Video: Applying the Inverse Function Theorem

If 𝑓(5) = 3, 𝑓′(5) = 1/4, and π‘Ž = 3, find (𝑓⁻¹)β€²(π‘Ž).

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Video Transcript

If 𝑓 of five is equal to three, 𝑓 prime of five is equal to one-quarter, and π‘Ž equals three, find the derivative of the inverse of 𝑓 evaluated at π‘Ž.

To answer this question, we’re going to apply the inverse function theorem. This says let 𝑓 of π‘₯ be a function that’s both invertible and differentiable. We say that 𝑦 equals 𝑓 superscript negative one of π‘₯ is the inverse of 𝑓 of π‘₯. For all π‘₯ satisfying 𝑓 prime of the inverse of π‘₯ is not equal to zero, we can say that the derivative of the inverse of π‘₯ is equal to one over 𝑓 prime of the inverse of π‘₯.

So how are we going to use this to evaluate the derivative of the inverse of 𝑓 evaluated at π‘Ž? Well, we’re told that π‘Ž equals three. So we know we want the derivative of the inverse evaluated at three. And according to the inverse function theorem, that must be equal to one over 𝑓 prime of the inverse at three.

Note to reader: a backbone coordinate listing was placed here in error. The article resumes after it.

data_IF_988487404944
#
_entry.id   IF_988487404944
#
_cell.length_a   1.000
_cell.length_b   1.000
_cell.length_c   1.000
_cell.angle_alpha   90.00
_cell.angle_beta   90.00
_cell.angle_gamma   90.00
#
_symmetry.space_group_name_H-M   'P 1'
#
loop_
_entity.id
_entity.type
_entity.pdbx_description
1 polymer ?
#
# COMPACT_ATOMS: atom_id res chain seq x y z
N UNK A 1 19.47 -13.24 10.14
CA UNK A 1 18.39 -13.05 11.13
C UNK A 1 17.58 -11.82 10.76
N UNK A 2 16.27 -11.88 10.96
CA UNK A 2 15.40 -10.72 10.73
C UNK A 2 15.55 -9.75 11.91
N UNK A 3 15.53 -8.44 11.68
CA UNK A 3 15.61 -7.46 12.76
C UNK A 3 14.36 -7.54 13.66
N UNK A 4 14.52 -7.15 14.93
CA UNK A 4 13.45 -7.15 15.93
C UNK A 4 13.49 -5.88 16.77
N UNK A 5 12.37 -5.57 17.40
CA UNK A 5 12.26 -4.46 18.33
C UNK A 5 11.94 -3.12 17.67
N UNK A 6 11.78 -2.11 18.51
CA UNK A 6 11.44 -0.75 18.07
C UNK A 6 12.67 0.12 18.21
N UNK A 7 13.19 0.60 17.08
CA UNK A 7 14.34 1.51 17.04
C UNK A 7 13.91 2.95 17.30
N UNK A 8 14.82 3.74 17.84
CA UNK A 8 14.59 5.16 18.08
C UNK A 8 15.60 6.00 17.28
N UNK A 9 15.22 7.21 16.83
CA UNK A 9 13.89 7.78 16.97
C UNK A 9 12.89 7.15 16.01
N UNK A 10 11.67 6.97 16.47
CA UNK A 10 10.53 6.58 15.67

We’re also told that 𝑓 of five equals three. Now, this, in turn, must mean that the inverse of 𝑓 at three must be equal to five. And so we replace this in the inverse function theorem. And we see that the derivative of the inverse of 𝑓 evaluated at three is one over 𝑓 prime of five. But we’re also told that 𝑓 prime of five is equal to one-quarter. So this becomes one over one-quarter, which is simply four.

And so the derivative of the inverse of 𝑓 evaluated at π‘Ž is four.

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